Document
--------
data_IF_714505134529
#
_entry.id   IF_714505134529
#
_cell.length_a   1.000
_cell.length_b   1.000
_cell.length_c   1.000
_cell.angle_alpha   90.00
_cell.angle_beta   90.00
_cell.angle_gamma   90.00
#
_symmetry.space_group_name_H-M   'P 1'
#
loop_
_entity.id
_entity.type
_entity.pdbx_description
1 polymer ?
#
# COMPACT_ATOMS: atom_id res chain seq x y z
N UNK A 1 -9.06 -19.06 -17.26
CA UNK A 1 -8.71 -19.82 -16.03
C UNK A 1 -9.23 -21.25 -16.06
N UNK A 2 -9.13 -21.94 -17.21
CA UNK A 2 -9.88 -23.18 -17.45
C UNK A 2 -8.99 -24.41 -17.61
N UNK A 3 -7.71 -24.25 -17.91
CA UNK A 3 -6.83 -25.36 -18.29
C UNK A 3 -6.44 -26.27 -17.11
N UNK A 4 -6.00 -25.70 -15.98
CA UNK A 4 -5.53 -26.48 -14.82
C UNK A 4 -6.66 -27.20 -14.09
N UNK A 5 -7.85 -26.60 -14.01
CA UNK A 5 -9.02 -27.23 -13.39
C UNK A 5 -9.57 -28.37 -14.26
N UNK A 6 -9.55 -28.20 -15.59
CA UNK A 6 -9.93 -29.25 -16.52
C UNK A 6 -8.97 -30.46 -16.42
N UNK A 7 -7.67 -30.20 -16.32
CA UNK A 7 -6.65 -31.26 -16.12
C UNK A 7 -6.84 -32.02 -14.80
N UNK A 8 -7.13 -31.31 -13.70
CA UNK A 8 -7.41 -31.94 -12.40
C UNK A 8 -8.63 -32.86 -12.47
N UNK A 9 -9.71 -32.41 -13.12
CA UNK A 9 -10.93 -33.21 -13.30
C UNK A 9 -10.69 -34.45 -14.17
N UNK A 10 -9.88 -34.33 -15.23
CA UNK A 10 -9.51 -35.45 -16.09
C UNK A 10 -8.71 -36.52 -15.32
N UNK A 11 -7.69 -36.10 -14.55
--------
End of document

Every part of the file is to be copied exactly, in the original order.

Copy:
data_IF_714505134529
#
_entry.id   IF_714505134529
#
_cell.length_a   1.000
_cell.length_b   1.000
_cell.length_c   1.000
_cell.angle_alpha   90.00
_cell.angle_beta   90.00
_cell.angle_gamma   90.00
#
_symmetry.space_group_name_H-M   'P 1'
#
loop_
_entity.id
_entity.type
_entity.pdbx_description
1 polymer ?
#
# COMPACT_ATOMS: atom_id res chain seq x y z
N UNK A 1 -9.06 -19.06 -17.26
CA UNK A 1 -8.71 -19.82 -16.03
C UNK A 1 -9.23 -21.25 -16.06
N UNK A 2 -9.13 -21.94 -17.21
CA UNK A 2 -9.88 -23.18 -17.45
C UNK A 2 -8.99 -24.41 -17.61
N UNK A 3 -7.71 -24.25 -17.91
CA UNK A 3 -6.83 -25.36 -18.29
C UNK A 3 -6.44 -26.27 -17.11
N UNK A 4 -6.00 -25.70 -15.98
CA UNK A 4 -5.53 -26.48 -14.82
C UNK A 4 -6.66 -27.20 -14.09
N UNK A 5 -7.85 -26.60 -14.01
CA UNK A 5 -9.02 -27.23 -13.39
C UNK A 5 -9.57 -28.37 -14.26
N UNK A 6 -9.55 -28.20 -15.59
CA UNK A 6 -9.93 -29.25 -16.52
C UNK A 6 -8.97 -30.46 -16.42
N UNK A 7 -7.67 -30.20 -16.32
CA UNK A 7 -6.65 -31.26 -16.12
C UNK A 7 -6.84 -32.02 -14.80
N UNK A 8 -7.13 -31.31 -13.70
CA UNK A 8 -7.41 -31.94 -12.40
C UNK A 8 -8.63 -32.86 -12.47
N UNK A 9 -9.71 -32.41 -13.12
CA UNK A 9 -10.93 -33.21 -13.30
C UNK A 9 -10.69 -34.45 -14.17
N UNK A 10 -9.88 -34.33 -15.23
CA UNK A 10 -9.51 -35.45 -16.09
C UNK A 10 -8.71 -36.52 -15.32
N UNK A 11 -7.69 -36.10 -14.55